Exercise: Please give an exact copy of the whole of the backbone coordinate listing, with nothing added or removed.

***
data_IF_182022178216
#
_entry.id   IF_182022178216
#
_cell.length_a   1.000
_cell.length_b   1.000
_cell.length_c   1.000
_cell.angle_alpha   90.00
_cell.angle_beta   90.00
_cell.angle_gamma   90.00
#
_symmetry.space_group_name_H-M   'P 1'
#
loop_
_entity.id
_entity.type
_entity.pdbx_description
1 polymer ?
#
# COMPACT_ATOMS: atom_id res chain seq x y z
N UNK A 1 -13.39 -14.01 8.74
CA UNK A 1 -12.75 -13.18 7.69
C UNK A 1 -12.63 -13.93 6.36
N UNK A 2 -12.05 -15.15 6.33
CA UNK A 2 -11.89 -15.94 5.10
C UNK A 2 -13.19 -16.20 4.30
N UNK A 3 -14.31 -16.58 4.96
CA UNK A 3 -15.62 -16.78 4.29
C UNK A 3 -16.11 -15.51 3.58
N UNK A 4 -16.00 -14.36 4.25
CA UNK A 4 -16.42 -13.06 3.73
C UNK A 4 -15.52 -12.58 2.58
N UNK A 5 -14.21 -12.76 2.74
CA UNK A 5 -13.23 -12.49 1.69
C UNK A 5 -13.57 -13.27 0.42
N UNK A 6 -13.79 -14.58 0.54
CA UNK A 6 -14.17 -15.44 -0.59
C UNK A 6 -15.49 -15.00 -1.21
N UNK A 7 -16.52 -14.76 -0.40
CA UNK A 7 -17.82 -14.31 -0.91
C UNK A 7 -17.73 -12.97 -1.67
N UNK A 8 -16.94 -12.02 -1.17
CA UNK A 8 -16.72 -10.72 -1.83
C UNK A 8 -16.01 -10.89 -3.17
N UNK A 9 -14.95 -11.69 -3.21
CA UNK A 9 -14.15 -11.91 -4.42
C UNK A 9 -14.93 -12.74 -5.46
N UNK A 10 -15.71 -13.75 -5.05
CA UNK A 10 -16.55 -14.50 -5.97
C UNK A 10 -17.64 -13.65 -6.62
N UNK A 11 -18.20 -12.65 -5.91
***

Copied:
data_IF_182022178216
#
_entry.id   IF_182022178216
#
_cell.length_a   1.000
_cell.length_b   1.000
_cell.length_c   1.000
_cell.angle_alpha   90.00
_cell.angle_beta   90.00
_cell.angle_gamma   90.00
#
_symmetry.space_group_name_H-M   'P 1'
#
loop_
_entity.id
_entity.type
_entity.pdbx_description
1 polymer ?
#
# COMPACT_ATOMS: atom_id res chain seq x y z
N UNK A 1 -13.39 -14.01 8.74
CA UNK A 1 -12.75 -13.18 7.69
C UNK A 1 -12.63 -13.93 6.36
N UNK A 2 -12.05 -15.15 6.33
CA UNK A 2 -11.89 -15.94 5.10
C UNK A 2 -13.19 -16.20 4.30
N UNK A 3 -14.31 -16.58 4.96
CA UNK A 3 -15.62 -16.78 4.29
C UNK A 3 -16.11 -15.51 3.58
N UNK A 4 -16.00 -14.36 4.25
CA UNK A 4 -16.42 -13.06 3.73
C UNK A 4 -15.52 -12.58 2.58
N UNK A 5 -14.21 -12.76 2.74
CA UNK A 5 -13.23 -12.49 1.69
C UNK A 5 -13.57 -13.27 0.42
N UNK A 6 -13.79 -14.58 0.54
CA UNK A 6 -14.17 -15.44 -0.59
C UNK A 6 -15.49 -15.00 -1.21
N UNK A 7 -16.52 -14.76 -0.40
CA UNK A 7 -17.82 -14.31 -0.91
C UNK A 7 -17.73 -12.97 -1.67
N UNK A 8 -16.94 -12.02 -1.17
CA UNK A 8 -16.72 -10.72 -1.83
C UNK A 8 -16.01 -10.89 -3.17
N UNK A 9 -14.95 -11.69 -3.21
CA UNK A 9 -14.15 -11.91 -4.42
C UNK A 9 -14.93 -12.74 -5.46
N UNK A 10 -15.71 -13.75 -5.05
CA UNK A 10 -16.55 -14.50 -5.97
C UNK A 10 -17.64 -13.65 -6.62
N UNK A 11 -18.20 -12.65 -5.91